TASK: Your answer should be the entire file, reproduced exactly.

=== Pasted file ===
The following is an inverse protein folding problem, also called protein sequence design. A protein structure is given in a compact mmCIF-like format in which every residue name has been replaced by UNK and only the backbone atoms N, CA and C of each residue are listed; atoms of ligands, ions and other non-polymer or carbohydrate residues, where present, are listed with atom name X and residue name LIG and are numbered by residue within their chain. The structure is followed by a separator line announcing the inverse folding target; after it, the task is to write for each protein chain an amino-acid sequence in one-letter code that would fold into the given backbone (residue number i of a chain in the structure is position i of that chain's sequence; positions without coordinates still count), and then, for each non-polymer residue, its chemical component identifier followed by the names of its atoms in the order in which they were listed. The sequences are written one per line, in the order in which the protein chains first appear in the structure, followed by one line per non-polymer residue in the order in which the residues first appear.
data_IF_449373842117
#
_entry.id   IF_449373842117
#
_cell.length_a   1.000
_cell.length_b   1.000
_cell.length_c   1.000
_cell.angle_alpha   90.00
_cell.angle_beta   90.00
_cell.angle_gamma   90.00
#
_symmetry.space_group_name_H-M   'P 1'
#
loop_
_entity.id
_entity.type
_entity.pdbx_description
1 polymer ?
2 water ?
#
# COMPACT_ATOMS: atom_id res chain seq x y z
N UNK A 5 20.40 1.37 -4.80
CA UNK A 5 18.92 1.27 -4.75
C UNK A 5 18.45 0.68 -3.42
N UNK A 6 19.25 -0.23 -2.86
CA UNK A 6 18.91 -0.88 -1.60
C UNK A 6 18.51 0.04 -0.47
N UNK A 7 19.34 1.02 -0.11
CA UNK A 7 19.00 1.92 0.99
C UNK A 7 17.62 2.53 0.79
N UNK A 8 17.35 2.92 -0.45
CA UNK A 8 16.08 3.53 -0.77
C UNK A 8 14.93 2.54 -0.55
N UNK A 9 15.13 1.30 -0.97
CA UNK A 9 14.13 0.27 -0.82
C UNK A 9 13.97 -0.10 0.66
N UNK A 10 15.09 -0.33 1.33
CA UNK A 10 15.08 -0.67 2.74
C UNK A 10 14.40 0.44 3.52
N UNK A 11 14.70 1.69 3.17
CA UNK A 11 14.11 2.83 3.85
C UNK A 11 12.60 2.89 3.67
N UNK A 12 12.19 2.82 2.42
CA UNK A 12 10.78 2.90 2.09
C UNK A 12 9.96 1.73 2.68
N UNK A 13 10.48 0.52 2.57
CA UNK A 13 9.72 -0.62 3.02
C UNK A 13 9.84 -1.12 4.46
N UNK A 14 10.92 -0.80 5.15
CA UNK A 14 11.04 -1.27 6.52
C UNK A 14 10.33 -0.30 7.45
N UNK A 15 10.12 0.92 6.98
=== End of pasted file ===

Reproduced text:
The following is an inverse protein folding problem, also called protein sequence design. A protein structure is given in a compact mmCIF-like format in which every residue name has been replaced by UNK and only the backbone atoms N, CA and C of each residue are listed; atoms of ligands, ions and other non-polymer or carbohydrate residues, where present, are listed with atom name X and residue name LIG and are numbered by residue within their chain. The structure is followed by a separator line announcing the inverse folding target; after it, the task is to write for each protein chain an amino-acid sequence in one-letter code that would fold into the given backbone (residue number i of a chain in the structure is position i of that chain's sequence; positions without coordinates still count), and then, for each non-polymer residue, its chemical component identifier followed by the names of its atoms in the order in which they were listed. The sequences are written one per line, in the order in which the protein chains first appear in the structure, followed by one line per non-polymer residue in the order in which the residues first appear.
data_IF_449373842117
#
_entry.id   IF_449373842117
#
_cell.length_a   1.000
_cell.length_b   1.000
_cell.length_c   1.000
_cell.angle_alpha   90.00
_cell.angle_beta   90.00
_cell.angle_gamma   90.00
#
_symmetry.space_group_name_H-M   'P 1'
#
loop_
_entity.id
_entity.type
_entity.pdbx_description
1 polymer ?
2 water ?
#
# COMPACT_ATOMS: atom_id res chain seq x y z
N UNK A 5 20.40 1.37 -4.80
CA UNK A 5 18.92 1.27 -4.75
C UNK A 5 18.45 0.68 -3.42
N UNK A 6 19.25 -0.23 -2.86
CA UNK A 6 18.91 -0.88 -1.60
C UNK A 6 18.51 0.04 -0.47
N UNK A 7 19.34 1.02 -0.11
CA UNK A 7 19.00 1.92 0.99
C UNK A 7 17.62 2.53 0.79
N UNK A 8 17.35 2.92 -0.45
CA UNK A 8 16.08 3.53 -0.77
C UNK A 8 14.93 2.54 -0.55
N UNK A 9 15.13 1.30 -0.97
CA UNK A 9 14.13 0.27 -0.82
C UNK A 9 13.97 -0.10 0.66
N UNK A 10 15.09 -0.33 1.33
CA UNK A 10 15.08 -0.67 2.74
C UNK A 10 14.40 0.44 3.52
N UNK A 11 14.70 1.69 3.17
CA UNK A 11 14.11 2.83 3.85
C UNK A 11 12.60 2.89 3.67
N UNK A 12 12.19 2.82 2.42
CA UNK A 12 10.78 2.90 2.09
C UNK A 12 9.96 1.73 2.68
N UNK A 13 10.48 0.52 2.57
CA UNK A 13 9.72 -0.62 3.02
C UNK A 13 9.84 -1.12 4.46
N UNK A 14 10.92 -0.80 5.15
CA UNK A 14 11.04 -1.27 6.52
C UNK A 14 10.33 -0.30 7.45
N UNK A 15 10.12 0.92 6.98